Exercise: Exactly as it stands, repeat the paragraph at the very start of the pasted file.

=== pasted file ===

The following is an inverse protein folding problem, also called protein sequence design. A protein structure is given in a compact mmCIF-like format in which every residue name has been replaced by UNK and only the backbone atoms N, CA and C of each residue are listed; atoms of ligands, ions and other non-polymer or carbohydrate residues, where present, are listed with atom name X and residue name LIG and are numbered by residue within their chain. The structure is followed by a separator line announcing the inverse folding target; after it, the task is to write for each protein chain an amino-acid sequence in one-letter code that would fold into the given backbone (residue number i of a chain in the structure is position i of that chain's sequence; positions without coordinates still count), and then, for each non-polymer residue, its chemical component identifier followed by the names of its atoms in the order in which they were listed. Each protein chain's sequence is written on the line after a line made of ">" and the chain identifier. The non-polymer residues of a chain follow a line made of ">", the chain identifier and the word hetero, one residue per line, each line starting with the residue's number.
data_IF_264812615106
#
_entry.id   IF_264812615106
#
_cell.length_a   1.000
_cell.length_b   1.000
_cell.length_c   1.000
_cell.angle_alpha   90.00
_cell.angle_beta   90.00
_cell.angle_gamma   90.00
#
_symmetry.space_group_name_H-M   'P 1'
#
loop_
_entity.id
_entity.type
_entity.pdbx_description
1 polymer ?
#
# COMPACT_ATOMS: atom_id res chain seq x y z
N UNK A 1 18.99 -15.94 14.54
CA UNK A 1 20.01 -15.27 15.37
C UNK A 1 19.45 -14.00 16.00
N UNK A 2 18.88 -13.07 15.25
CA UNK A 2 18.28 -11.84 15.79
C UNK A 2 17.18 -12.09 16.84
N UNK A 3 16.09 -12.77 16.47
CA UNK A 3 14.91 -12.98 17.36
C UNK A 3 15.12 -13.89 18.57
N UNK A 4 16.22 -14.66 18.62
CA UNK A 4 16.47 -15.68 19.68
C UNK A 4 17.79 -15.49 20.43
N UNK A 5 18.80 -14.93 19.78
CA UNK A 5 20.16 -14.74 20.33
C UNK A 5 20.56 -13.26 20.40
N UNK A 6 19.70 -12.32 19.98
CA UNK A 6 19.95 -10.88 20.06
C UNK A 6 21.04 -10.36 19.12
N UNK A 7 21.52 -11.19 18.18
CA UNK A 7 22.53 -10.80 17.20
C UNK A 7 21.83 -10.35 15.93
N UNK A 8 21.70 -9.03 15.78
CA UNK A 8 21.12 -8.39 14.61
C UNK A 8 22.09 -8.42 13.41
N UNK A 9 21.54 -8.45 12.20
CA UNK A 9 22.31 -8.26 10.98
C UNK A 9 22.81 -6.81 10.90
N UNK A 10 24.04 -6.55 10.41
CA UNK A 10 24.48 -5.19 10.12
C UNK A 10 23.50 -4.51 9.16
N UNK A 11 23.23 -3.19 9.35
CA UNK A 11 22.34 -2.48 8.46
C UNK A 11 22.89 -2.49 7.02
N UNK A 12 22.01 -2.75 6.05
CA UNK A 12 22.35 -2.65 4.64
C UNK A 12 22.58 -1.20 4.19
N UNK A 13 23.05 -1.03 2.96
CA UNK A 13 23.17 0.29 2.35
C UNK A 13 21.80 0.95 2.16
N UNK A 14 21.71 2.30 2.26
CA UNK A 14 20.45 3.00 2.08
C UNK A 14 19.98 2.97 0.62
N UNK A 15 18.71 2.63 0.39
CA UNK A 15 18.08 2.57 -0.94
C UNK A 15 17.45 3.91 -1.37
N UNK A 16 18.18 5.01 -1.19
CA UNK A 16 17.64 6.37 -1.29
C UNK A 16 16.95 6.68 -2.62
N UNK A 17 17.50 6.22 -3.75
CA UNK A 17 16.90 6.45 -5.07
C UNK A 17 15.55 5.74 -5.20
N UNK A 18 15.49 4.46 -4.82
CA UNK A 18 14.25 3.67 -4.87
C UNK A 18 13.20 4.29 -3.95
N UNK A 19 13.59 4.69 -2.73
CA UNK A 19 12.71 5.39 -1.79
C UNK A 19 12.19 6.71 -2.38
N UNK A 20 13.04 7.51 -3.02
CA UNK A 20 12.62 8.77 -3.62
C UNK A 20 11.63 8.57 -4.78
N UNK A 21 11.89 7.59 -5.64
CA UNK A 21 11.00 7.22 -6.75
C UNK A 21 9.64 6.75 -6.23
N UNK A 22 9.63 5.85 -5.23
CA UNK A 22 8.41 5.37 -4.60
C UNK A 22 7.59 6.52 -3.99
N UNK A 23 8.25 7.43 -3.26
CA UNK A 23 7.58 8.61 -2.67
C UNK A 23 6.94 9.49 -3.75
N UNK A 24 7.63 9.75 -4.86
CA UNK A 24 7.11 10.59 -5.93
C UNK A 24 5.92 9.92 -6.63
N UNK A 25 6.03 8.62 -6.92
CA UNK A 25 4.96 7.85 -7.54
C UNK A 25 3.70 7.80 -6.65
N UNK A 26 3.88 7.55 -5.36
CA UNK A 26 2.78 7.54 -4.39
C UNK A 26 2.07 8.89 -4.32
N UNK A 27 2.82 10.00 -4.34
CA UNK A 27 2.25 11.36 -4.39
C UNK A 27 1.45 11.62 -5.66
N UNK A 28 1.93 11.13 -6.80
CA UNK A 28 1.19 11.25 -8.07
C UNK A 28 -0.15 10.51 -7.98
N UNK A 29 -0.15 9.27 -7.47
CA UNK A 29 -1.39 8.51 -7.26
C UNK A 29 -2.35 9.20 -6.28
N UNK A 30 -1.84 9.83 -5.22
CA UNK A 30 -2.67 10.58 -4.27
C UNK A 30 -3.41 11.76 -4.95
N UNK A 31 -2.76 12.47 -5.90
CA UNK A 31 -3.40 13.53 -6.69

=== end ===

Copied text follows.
The following is an inverse protein folding problem, also called protein sequence design. A protein structure is given in a compact mmCIF-like format in which every residue name has been replaced by UNK and only the backbone atoms N, CA and C of each residue are listed; atoms of ligands, ions and other non-polymer or carbohydrate residues, where present, are listed with atom name X and residue name LIG and are numbered by residue within their chain. The structure is followed by a separator line announcing the inverse folding target; after it, the task is to write for each protein chain an amino-acid sequence in one-letter code that would fold into the given backbone (residue number i of a chain in the structure is position i of that chain's sequence; positions without coordinates still count), and then, for each non-polymer residue, its chemical component identifier followed by the names of its atoms in the order in which they were listed. Each protein chain's sequence is written on the line after a line made of ">" and the chain identifier. The non-polymer residues of a chain follow a line made of ">", the chain identifier and the word hetero, one residue per line, each line starting with the residue's number.